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More Low-Level Arrests Would Erode Chicago's 'Sanctuary' Status

By Stephen Gossett in News on Feb 28, 2017 9:23PM

Civil-rights advocates have long advised against the “broken window” model of policing, arguing that it discriminates, undermines police/community relations and ultimately proves ineffective. But a potential increase in low-level stops and arrests—the kind advocated under the model—could also severely undercut so-called sanctuary cities’ ability to actually provide sanctuary to those targeted by law enforcement.

Early warnings and actions indicate that President Donald Trump’s appointees may have just a scenario in mind. In what could be a particularly telling deflection, when asked on Monday whether he’d pursue a consent decree to enforce recommendations made by the previous Justice Department to curb Chicago police misconduct, Attorney General Jeff Sessions instead invoked Chicago’s reduced arrest rate.

“I'm really worried about Chicago with the surge in murders as well as the one data — one of the metrics that has been reported in Chicago shows a dramatic reduction in stops and arrests in Chicago by the police department,” Sessions said, according to Politco. So they have the same number of officers but the number of people getting arrested for presumably smaller crimes — you know, the broken windows concept in New York … that [has] got to be a factor in the increase in violence in the city.”

Arrests in 2016 were indeed down 28 percent from the year before, according to a Sun-Times analysis. CPD Supt. Eddie Johnson defended the statistics, saying it reflected the department’s correct priorities. But it he and Mayor Rahm Emanuel will likely continue to face pressure to increase arrests and stops (Trump has also called for the return of stop-and-frisk, specifically to Chicago.) If they were to relent, it could have the tangential effect of exposing undocumented immigrants—sanctuary city or no—to federal agents, namely due to Trump’s revival of the Secure Communities deportation program.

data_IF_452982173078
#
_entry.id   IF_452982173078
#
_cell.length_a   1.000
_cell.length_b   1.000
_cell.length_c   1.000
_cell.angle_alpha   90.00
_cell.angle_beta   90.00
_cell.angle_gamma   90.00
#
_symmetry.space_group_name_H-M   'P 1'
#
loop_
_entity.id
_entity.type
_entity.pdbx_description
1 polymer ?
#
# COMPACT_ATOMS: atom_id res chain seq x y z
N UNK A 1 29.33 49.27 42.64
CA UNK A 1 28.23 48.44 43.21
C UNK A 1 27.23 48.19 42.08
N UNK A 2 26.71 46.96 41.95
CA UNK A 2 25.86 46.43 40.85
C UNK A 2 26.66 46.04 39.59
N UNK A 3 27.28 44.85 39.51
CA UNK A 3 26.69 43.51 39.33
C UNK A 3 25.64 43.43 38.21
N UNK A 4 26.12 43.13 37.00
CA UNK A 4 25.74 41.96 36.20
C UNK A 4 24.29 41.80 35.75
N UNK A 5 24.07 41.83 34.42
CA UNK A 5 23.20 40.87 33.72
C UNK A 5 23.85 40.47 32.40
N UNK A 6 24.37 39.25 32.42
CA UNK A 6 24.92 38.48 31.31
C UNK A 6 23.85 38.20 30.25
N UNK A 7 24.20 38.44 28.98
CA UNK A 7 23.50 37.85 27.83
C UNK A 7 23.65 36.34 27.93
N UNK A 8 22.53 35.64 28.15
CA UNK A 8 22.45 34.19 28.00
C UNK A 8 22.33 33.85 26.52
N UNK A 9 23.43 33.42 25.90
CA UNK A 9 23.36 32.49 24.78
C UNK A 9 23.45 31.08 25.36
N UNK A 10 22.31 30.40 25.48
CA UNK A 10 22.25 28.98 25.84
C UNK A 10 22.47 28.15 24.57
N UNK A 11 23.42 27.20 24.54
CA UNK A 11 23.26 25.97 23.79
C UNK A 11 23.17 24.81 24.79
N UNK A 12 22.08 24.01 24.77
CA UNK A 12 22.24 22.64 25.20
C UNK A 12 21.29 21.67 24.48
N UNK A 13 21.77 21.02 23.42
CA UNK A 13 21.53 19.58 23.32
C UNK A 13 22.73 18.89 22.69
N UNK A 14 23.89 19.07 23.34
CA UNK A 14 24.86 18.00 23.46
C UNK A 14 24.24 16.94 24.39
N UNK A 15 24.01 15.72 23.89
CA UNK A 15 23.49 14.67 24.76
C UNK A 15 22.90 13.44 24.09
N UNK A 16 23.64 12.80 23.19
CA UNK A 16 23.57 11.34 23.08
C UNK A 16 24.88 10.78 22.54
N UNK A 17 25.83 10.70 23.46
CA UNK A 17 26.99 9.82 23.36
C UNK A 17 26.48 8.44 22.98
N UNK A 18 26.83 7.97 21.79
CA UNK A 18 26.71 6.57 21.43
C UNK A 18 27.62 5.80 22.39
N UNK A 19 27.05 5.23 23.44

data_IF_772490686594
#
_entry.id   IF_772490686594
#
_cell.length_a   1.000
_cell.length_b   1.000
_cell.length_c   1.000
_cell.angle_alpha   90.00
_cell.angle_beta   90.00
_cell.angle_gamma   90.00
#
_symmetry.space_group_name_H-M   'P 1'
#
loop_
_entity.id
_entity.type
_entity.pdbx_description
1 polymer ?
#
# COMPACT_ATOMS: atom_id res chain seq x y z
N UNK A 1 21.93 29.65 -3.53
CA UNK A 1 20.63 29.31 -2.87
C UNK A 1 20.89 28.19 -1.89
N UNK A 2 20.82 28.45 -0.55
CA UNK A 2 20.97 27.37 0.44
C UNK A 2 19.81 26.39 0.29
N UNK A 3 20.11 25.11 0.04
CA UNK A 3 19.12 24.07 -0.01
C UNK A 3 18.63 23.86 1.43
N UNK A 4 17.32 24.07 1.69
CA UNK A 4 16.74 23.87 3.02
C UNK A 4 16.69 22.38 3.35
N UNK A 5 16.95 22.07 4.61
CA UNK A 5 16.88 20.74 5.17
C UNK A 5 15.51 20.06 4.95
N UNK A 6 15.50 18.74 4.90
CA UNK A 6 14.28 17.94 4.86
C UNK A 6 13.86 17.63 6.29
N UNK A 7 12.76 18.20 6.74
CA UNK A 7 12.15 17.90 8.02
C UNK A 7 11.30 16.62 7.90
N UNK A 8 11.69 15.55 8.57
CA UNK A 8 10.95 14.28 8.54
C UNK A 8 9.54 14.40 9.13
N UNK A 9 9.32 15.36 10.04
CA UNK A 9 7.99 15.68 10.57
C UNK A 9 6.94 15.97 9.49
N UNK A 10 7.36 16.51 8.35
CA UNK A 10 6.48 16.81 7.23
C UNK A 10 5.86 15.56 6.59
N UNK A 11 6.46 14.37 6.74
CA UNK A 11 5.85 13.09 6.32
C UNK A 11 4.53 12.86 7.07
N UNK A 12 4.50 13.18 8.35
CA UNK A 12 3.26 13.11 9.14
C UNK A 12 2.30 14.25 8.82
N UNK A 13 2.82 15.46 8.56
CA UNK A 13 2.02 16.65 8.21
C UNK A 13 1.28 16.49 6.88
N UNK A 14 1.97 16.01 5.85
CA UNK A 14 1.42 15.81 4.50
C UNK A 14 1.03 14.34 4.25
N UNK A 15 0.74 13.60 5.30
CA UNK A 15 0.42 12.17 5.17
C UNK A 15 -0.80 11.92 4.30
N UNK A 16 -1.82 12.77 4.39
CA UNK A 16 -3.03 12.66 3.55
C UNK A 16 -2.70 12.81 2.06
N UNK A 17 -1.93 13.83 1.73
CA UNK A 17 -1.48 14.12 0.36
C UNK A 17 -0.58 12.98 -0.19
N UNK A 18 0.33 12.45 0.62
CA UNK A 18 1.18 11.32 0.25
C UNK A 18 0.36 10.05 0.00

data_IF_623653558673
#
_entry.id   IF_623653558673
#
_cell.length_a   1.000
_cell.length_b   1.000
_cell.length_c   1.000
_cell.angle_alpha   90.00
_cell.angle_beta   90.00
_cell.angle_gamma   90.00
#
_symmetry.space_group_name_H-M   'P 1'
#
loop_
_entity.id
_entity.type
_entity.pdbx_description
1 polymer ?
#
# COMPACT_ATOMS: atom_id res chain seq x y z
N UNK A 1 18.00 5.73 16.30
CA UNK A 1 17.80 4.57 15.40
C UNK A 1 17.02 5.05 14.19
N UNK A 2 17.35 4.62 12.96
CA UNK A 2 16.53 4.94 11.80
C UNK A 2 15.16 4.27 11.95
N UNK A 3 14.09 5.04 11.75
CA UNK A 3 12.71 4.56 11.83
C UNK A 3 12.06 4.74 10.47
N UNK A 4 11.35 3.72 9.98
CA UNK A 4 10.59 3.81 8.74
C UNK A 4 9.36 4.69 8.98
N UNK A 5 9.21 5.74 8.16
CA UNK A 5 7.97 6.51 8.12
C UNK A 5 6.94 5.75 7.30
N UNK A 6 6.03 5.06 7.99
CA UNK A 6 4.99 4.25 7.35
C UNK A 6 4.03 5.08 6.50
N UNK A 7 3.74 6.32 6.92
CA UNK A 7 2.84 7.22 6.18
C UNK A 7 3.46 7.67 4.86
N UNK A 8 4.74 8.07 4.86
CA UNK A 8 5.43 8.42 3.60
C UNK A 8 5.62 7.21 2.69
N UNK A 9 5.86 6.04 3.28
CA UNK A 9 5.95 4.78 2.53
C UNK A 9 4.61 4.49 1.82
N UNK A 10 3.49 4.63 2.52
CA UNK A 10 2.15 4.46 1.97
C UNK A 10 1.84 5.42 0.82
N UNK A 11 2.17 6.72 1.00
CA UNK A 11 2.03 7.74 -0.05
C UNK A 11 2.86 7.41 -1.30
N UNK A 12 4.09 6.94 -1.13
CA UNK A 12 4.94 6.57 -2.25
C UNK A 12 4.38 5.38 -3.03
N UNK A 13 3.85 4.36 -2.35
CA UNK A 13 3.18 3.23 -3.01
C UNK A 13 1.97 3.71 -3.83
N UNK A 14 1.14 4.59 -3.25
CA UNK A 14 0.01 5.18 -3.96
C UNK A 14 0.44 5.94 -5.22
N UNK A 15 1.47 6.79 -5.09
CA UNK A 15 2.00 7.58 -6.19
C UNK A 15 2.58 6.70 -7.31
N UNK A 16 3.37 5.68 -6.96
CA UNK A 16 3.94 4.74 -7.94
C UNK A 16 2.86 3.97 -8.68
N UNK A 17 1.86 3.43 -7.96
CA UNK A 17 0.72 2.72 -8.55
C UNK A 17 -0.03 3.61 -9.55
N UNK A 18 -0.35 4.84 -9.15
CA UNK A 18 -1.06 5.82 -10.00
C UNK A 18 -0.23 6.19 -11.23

Chicago may not “deputize” its police to act as immigration agents nor does it honor so-called detainer requests; but local law enforcement has no say in how Secure Communities shares fingerprints taken by local police with federal agencies.

As Slate notes:

“The fingerprints police collect when booking someone into custody are automatically shared with federal immigration authorities, whether that police department wants to share them or not. A fingerprint match alerts ICE that a suspected undocumented immigrant has been arrested. ICE agents can then find that person, detain them, and deport them. If ICE wants to detain someone, they can find and detain them anywhere in the United States regardless of whether local officials are cooperating.

Despite a lack of substantiation, Trump has made it clear that he believes Chicago's violent crime is related to undocumented immigrants. “You look at Chicago, and you look at other places,” Trump said earlier this month. “So many of the problems are caused by gang members, many of whom are not even legally in our country.” Coupled with the Department of Justice's demonization of recreational marijuana and Sessions' recent comments, it's hard not to see any pursuit of low-level arrests as being interrelated to immigration enforcement.

As the city seeks to negotiate a consent decree to implement recommended police reforms, it doesn't seem like a stretch to envision a call for ramped-up arrests being used as a bargaining chip by the current Justice Department. If Chicago is serious about being a sanctuary city, it should resist those easy optics.